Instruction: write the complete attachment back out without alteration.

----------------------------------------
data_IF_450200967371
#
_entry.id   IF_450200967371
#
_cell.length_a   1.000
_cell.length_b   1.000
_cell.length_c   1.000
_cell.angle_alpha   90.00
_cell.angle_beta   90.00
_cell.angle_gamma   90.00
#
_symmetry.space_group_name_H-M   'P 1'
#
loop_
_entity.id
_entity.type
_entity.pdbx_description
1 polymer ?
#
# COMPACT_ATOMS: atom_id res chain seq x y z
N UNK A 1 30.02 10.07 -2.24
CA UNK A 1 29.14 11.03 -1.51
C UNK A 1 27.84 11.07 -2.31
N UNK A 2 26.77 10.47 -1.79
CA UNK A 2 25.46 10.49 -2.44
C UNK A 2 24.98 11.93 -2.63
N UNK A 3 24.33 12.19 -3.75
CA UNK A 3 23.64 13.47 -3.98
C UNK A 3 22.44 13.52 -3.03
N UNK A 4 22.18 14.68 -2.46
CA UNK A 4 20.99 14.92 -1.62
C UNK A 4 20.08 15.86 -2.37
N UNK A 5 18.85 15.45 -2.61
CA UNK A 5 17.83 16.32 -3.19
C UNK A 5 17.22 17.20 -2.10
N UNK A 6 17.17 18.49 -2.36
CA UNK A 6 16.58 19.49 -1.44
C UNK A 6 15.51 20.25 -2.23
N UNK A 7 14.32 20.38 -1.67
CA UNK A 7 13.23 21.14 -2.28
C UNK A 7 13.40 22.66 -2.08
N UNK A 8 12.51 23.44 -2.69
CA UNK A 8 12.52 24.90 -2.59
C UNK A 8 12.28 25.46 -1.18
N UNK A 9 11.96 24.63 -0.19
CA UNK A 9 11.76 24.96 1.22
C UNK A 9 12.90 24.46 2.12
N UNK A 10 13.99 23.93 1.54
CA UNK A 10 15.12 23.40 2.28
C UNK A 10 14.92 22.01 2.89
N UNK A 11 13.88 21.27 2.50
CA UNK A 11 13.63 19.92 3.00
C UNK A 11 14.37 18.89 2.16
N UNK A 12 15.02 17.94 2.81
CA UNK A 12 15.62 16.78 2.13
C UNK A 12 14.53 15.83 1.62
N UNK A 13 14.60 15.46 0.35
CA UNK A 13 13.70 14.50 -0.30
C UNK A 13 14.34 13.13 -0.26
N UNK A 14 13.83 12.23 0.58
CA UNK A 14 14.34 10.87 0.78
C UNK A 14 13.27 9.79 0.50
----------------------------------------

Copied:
data_IF_450200967371
#
_entry.id   IF_450200967371
#
_cell.length_a   1.000
_cell.length_b   1.000
_cell.length_c   1.000
_cell.angle_alpha   90.00
_cell.angle_beta   90.00
_cell.angle_gamma   90.00
#
_symmetry.space_group_name_H-M   'P 1'
#
loop_
_entity.id
_entity.type
_entity.pdbx_description
1 polymer ?
#
# COMPACT_ATOMS: atom_id res chain seq x y z
N UNK A 1 30.02 10.07 -2.24
CA UNK A 1 29.14 11.03 -1.51
C UNK A 1 27.84 11.07 -2.31
N UNK A 2 26.77 10.47 -1.79
CA UNK A 2 25.46 10.49 -2.44
C UNK A 2 24.98 11.93 -2.63
N UNK A 3 24.33 12.19 -3.75
CA UNK A 3 23.64 13.47 -3.98
C UNK A 3 22.44 13.52 -3.03
N UNK A 4 22.18 14.68 -2.46
CA UNK A 4 20.99 14.92 -1.62
C UNK A 4 20.08 15.86 -2.37
N UNK A 5 18.85 15.45 -2.61
CA UNK A 5 17.83 16.32 -3.19
C UNK A 5 17.22 17.20 -2.10
N UNK A 6 17.17 18.49 -2.36
CA UNK A 6 16.58 19.49 -1.44
C UNK A 6 15.51 20.25 -2.23
N UNK A 7 14.32 20.38 -1.67
CA UNK A 7 13.23 21.14 -2.28
C UNK A 7 13.40 22.66 -2.08
N UNK A 8 12.51 23.44 -2.69
CA UNK A 8 12.52 24.90 -2.59
C UNK A 8 12.28 25.46 -1.18
N UNK A 9 11.96 24.63 -0.19
CA UNK A 9 11.76 24.96 1.22
C UNK A 9 12.90 24.46 2.12
N UNK A 10 13.99 23.93 1.54
CA UNK A 10 15.12 23.40 2.28
C UNK A 10 14.92 22.01 2.89
N UNK A 11 13.88 21.27 2.50
CA UNK A 11 13.63 19.92 3.00
C UNK A 11 14.37 18.89 2.16
N UNK A 12 15.02 17.94 2.81
CA UNK A 12 15.62 16.78 2.13
C UNK A 12 14.53 15.83 1.62
N UNK A 13 14.60 15.46 0.35
CA UNK A 13 13.70 14.50 -0.30
C UNK A 13 14.34 13.13 -0.26
N UNK A 14 13.83 12.23 0.58
CA UNK A 14 14.34 10.87 0.78
C UNK A 14 13.27 9.79 0.50